Many computer systems offer autocomplete: the ability to guess what you’re about to type based on the first few letters you’ve typed. For instance, if you open up IPython and create a string variable, you can do this:
In : s = 'foo'
In : s.s<TAB>
s.split s.splitlines s.startswith s.strip s.swapcase
I’m used to thinking of autocomplete as a convenience tool that saves you a few keystrokes, but it’s much more than that. Good autocompletion has become a driving factor in which tools I choose. If I were writing a sophisticated user interface today—say, a programming language or a complex application—autocompletion is one of the primary constraints I would design it around. It’s that important.
Tons of folks (including me) swear by zsh as a huge improvement over bash. But most of us barely use the actual features that are exclusive to zsh (RPROMPT? advanced globbing? “improved array handling”?) Instead, for most people the killer feature of zsh is that it doesn’t re-output the prompt when you autocomplete. Compare…
test % cd fo<TAB>
foo1/ foo2/ foo3/ fop/
test$ cd fo<TAB><TAB>
foo1/ foo2/ foo3/ fop/
test$ cd fo
In zsh, the cursor stays on the first line, whereas in bash, the cursor moves to the third line. (bash also requires you to hit
<TAB> twice—the first time you press it, you get a bell sound but no completions. Gee, thanks, bash!)
That one extra line is the single biggest reason why bash users leave. Because it means that bash barfs out a different set of completions every time you tab (twice):
test$ cd fo<TAB><TAB>
foo1/ foo11/ foo12/ foo13/ foo2/ foo3/ fop/
test$ cd foo<TAB><TAB>
foo1/ foo11/ foo12/ foo13/ foo2/ foo3/
test$ cd foo1<TAB><TAB>
foo1/ foo11/ foo12/ foo13/
test$ cd foo1
Once your directories start having more than 10 files in them, you’ll end up with an unreadable mess in your terminal history. Zsh, by contrast, will delete your previous completion lists when it makes a new one, avoiding the mess entirely. It’s a dramatically more pleasant experience when you autocomplete shell commands a hundred times a day.
I can point to exactly one tool that has approximately doubled my programming speed, and that’s the IPython notebook (as an alternative to coding into a file and running it).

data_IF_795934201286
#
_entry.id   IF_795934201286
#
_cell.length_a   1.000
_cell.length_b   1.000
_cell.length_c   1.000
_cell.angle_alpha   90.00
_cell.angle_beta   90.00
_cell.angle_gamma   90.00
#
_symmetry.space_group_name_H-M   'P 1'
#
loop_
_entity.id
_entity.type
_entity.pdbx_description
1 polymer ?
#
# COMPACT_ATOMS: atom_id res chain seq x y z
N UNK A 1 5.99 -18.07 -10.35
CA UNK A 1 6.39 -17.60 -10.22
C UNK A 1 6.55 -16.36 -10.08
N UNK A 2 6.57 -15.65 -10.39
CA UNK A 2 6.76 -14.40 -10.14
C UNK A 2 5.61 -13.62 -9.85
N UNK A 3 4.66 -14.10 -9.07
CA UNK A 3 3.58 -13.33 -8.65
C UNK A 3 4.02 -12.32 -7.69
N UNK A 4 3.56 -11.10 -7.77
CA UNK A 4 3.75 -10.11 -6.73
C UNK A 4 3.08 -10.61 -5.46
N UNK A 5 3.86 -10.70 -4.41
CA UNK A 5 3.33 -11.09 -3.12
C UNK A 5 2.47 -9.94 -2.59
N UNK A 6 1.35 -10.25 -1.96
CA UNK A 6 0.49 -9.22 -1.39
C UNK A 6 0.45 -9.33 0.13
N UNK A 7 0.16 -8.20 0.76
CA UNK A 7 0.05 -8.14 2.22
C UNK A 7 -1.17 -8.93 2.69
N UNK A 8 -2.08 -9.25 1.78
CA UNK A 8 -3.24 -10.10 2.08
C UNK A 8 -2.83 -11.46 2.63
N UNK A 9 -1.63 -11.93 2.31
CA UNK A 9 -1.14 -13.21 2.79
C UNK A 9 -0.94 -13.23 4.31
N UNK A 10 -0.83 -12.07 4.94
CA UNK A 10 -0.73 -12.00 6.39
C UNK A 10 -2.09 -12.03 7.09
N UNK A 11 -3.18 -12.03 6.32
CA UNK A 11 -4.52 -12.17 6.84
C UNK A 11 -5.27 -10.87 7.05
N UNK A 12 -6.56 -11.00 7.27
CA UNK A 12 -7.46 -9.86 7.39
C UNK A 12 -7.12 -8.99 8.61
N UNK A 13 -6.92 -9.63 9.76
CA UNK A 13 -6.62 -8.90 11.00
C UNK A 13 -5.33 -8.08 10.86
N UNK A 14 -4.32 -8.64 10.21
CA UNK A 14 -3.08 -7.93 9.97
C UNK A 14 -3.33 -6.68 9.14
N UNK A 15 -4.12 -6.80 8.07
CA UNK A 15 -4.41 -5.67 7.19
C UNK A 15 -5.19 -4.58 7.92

Part of this is because I can immediately see the results of my computations. But a larger part is because IPython autocompletion is hands-down the best way of learning about Python.1
Say I want to manipulate a string in Python. I could open up a new tab, google “Python string api”, remember whether I need Python 2 or Python 3, scroll through their badly organized page on strings, realize that the first Python 3 result for “python string api” doesn’t actually describe the methods on
str, search “python string methods” instead, realize I wanted the “built-in types” docs, scroll wildly through their long, spaced-out list of methods until I found one I wanted, context-switch back to my code, and repeat.
(I swear I wasn’t trying to pick a particularly convoluted example and this is actually what happened when I looked for the string documentation while I was making this post)
Or I could take my string object that already exists in my notebook, type
s.<TAB> and see whether any useful-looking methods appeared. Nice!
And that’s just with strings, which have relatively well-written documentation. Good luck navigating something less well-supported like PyQT with the written documentation! I hope you enjoy constantly translating from C++ to Python.
(As a side note, this is a big advantage of the Python-style
foo.bar() instead of Julia-style
bar(foo) for method calls. In Python you can type
foo.<TAB> and get a list of
foo methods. I’m not sure an equivalent operation exists in Julia, and it would be tough to design one that’s as easy to use.)
I spend most of my waking hours in a state of mild annoyance at Xcode. But it’s a great case study of autocompletion enabling fundamental interaction shifts.
Objective-C really needs autocomplete in a way that many languages don’t, because in Objective-C all arguments are keyword arguments. (Mostly.) Your method calls will look something like2
[NSLayoutConstraint constraintsWithVisualFormat:@"foo" options:0 metrics:nil views:viewDict]
(I’ve left it to hang off the side of the page for effect.)
On the one hand, the method names can get pretty heinous. I’m glad that somebody else is invoking
[MTLBlitCommandEncoder copyFromTexture: sourceSlice: sourceLevel:
sourceOrigin: sourceSize: toBuffer: destinationOffset:
so I don’t have to.3 The API writers could certainly use a lesson in concision. And the fact that Apple’s methods were designed for autocomplete means that the language is practically unusable in environments without it, which in practice means substantial lock-in to Apple’s proprietary dev tools since no one else invests as much.
On another few hands:
Blitting is a complex operation that needs to go really fast! If you want to blit something quickly you actually do need an eight-parameter method.
The reason we don’t usually need named parameters is that (a) there’s usually an obvious convention for the order that the parameters go in, so the programmer can guess the order; (b) if you mess up the order, the type system will usually catch your mistake. If you have eight integer parameters, both of these break down.